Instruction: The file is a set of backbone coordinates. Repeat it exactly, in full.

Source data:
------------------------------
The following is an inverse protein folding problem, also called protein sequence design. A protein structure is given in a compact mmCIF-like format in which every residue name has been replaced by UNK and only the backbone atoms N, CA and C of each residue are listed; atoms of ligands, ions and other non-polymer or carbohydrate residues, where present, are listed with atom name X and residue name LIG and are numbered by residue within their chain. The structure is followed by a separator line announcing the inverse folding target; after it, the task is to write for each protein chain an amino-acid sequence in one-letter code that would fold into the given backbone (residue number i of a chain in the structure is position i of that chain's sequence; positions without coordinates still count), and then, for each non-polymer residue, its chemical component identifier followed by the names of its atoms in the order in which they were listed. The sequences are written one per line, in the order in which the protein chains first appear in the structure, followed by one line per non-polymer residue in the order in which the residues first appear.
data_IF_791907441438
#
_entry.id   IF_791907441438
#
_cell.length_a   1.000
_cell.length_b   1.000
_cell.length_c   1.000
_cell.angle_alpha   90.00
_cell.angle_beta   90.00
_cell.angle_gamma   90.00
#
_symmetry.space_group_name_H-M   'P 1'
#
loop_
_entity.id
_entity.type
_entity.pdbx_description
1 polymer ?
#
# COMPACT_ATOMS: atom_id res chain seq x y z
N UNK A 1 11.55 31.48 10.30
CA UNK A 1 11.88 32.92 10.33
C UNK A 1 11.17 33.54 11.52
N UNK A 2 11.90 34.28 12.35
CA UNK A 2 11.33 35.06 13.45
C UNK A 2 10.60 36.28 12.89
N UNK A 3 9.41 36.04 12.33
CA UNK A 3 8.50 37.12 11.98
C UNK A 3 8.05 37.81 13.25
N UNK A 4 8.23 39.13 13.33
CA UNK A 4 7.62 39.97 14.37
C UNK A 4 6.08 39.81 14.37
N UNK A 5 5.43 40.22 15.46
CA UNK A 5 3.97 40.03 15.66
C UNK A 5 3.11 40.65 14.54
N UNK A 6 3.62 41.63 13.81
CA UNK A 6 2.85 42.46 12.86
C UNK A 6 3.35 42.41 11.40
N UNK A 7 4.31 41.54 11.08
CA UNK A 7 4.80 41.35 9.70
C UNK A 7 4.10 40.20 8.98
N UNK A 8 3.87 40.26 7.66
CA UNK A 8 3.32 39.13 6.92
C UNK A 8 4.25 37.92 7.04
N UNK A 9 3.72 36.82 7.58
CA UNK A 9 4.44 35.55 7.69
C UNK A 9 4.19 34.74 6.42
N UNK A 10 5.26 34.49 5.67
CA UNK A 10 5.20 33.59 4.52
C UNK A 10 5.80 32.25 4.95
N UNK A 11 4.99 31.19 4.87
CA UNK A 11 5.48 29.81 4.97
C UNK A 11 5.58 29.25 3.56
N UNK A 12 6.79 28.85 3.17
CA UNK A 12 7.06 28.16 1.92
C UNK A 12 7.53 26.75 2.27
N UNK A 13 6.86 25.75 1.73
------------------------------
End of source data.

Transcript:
The following is an inverse protein folding problem, also called protein sequence design. A protein structure is given in a compact mmCIF-like format in which every residue name has been replaced by UNK and only the backbone atoms N, CA and C of each residue are listed; atoms of ligands, ions and other non-polymer or carbohydrate residues, where present, are listed with atom name X and residue name LIG and are numbered by residue within their chain. The structure is followed by a separator line announcing the inverse folding target; after it, the task is to write for each protein chain an amino-acid sequence in one-letter code that would fold into the given backbone (residue number i of a chain in the structure is position i of that chain's sequence; positions without coordinates still count), and then, for each non-polymer residue, its chemical component identifier followed by the names of its atoms in the order in which they were listed. The sequences are written one per line, in the order in which the protein chains first appear in the structure, followed by one line per non-polymer residue in the order in which the residues first appear.
data_IF_791907441438
#
_entry.id   IF_791907441438
#
_cell.length_a   1.000
_cell.length_b   1.000
_cell.length_c   1.000
_cell.angle_alpha   90.00
_cell.angle_beta   90.00
_cell.angle_gamma   90.00
#
_symmetry.space_group_name_H-M   'P 1'
#
loop_
_entity.id
_entity.type
_entity.pdbx_description
1 polymer ?
#
# COMPACT_ATOMS: atom_id res chain seq x y z
N UNK A 1 11.55 31.48 10.30
CA UNK A 1 11.88 32.92 10.33
C UNK A 1 11.17 33.54 11.52
N UNK A 2 11.90 34.28 12.35
CA UNK A 2 11.33 35.06 13.45
C UNK A 2 10.60 36.28 12.89
N UNK A 3 9.41 36.04 12.33
CA UNK A 3 8.50 37.12 11.98
C UNK A 3 8.05 37.81 13.25
N UNK A 4 8.23 39.13 13.33
CA UNK A 4 7.62 39.97 14.37
C UNK A 4 6.08 39.81 14.37
N UNK A 5 5.43 40.22 15.46
CA UNK A 5 3.97 40.03 15.66
C UNK A 5 3.11 40.65 14.54
N UNK A 6 3.62 41.63 13.81
CA UNK A 6 2.85 42.46 12.86
C UNK A 6 3.35 42.41 11.40
N UNK A 7 4.31 41.54 11.08
CA UNK A 7 4.80 41.35 9.70
C UNK A 7 4.10 40.20 8.98
N UNK A 8 3.87 40.26 7.66
CA UNK A 8 3.32 39.13 6.92
C UNK A 8 4.25 37.92 7.04
N UNK A 9 3.72 36.82 7.58
CA UNK A 9 4.44 35.55 7.69
C UNK A 9 4.19 34.74 6.42
N UNK A 10 5.26 34.49 5.67
CA UNK A 10 5.20 33.59 4.52
C UNK A 10 5.80 32.25 4.95
N UNK A 11 4.99 31.19 4.87
CA UNK A 11 5.48 29.81 4.97
C UNK A 11 5.58 29.25 3.56
N UNK A 12 6.79 28.85 3.17
CA UNK A 12 7.06 28.16 1.92
C UNK A 12 7.53 26.75 2.27
N UNK A 13 6.86 25.75 1.73